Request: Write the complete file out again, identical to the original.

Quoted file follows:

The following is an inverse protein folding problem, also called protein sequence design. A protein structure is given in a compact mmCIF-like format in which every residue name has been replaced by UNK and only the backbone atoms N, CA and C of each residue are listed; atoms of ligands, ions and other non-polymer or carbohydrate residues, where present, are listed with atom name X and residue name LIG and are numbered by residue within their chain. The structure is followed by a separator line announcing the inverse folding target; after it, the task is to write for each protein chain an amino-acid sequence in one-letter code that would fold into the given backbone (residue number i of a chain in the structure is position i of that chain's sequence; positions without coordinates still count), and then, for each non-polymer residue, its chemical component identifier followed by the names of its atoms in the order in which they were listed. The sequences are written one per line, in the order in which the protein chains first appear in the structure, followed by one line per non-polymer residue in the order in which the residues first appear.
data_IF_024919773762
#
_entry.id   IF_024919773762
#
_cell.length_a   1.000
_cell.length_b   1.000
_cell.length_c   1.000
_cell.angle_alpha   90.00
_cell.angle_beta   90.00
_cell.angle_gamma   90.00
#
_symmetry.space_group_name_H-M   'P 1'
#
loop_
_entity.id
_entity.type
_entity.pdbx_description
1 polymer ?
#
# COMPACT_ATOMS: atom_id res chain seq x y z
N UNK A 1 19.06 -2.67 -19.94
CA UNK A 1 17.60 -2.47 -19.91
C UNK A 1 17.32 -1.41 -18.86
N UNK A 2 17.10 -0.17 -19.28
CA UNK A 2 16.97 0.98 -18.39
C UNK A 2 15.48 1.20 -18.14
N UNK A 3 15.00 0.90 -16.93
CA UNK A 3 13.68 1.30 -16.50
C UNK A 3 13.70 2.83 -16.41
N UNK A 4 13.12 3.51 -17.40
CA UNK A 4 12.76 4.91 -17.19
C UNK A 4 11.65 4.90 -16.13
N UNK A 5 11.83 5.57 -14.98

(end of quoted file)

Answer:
The following is an inverse protein folding problem, also called protein sequence design. A protein structure is given in a compact mmCIF-like format in which every residue name has been replaced by UNK and only the backbone atoms N, CA and C of each residue are listed; atoms of ligands, ions and other non-polymer or carbohydrate residues, where present, are listed with atom name X and residue name LIG and are numbered by residue within their chain. The structure is followed by a separator line announcing the inverse folding target; after it, the task is to write for each protein chain an amino-acid sequence in one-letter code that would fold into the given backbone (residue number i of a chain in the structure is position i of that chain's sequence; positions without coordinates still count), and then, for each non-polymer residue, its chemical component identifier followed by the names of its atoms in the order in which they were listed. The sequences are written one per line, in the order in which the protein chains first appear in the structure, followed by one line per non-polymer residue in the order in which the residues first appear.
data_IF_024919773762
#
_entry.id   IF_024919773762
#
_cell.length_a   1.000
_cell.length_b   1.000
_cell.length_c   1.000
_cell.angle_alpha   90.00
_cell.angle_beta   90.00
_cell.angle_gamma   90.00
#
_symmetry.space_group_name_H-M   'P 1'
#
loop_
_entity.id
_entity.type
_entity.pdbx_description
1 polymer ?
#
# COMPACT_ATOMS: atom_id res chain seq x y z
N UNK A 1 19.06 -2.67 -19.94
CA UNK A 1 17.60 -2.47 -19.91
C UNK A 1 17.32 -1.41 -18.86
N UNK A 2 17.10 -0.17 -19.28
CA UNK A 2 16.97 0.98 -18.39
C UNK A 2 15.48 1.20 -18.14
N UNK A 3 15.00 0.90 -16.93
CA UNK A 3 13.68 1.30 -16.50
C UNK A 3 13.70 2.83 -16.41
N UNK A 4 13.12 3.51 -17.40
CA UNK A 4 12.76 4.91 -17.19
C UNK A 4 11.65 4.90 -16.13
N UNK A 5 11.83 5.57 -14.98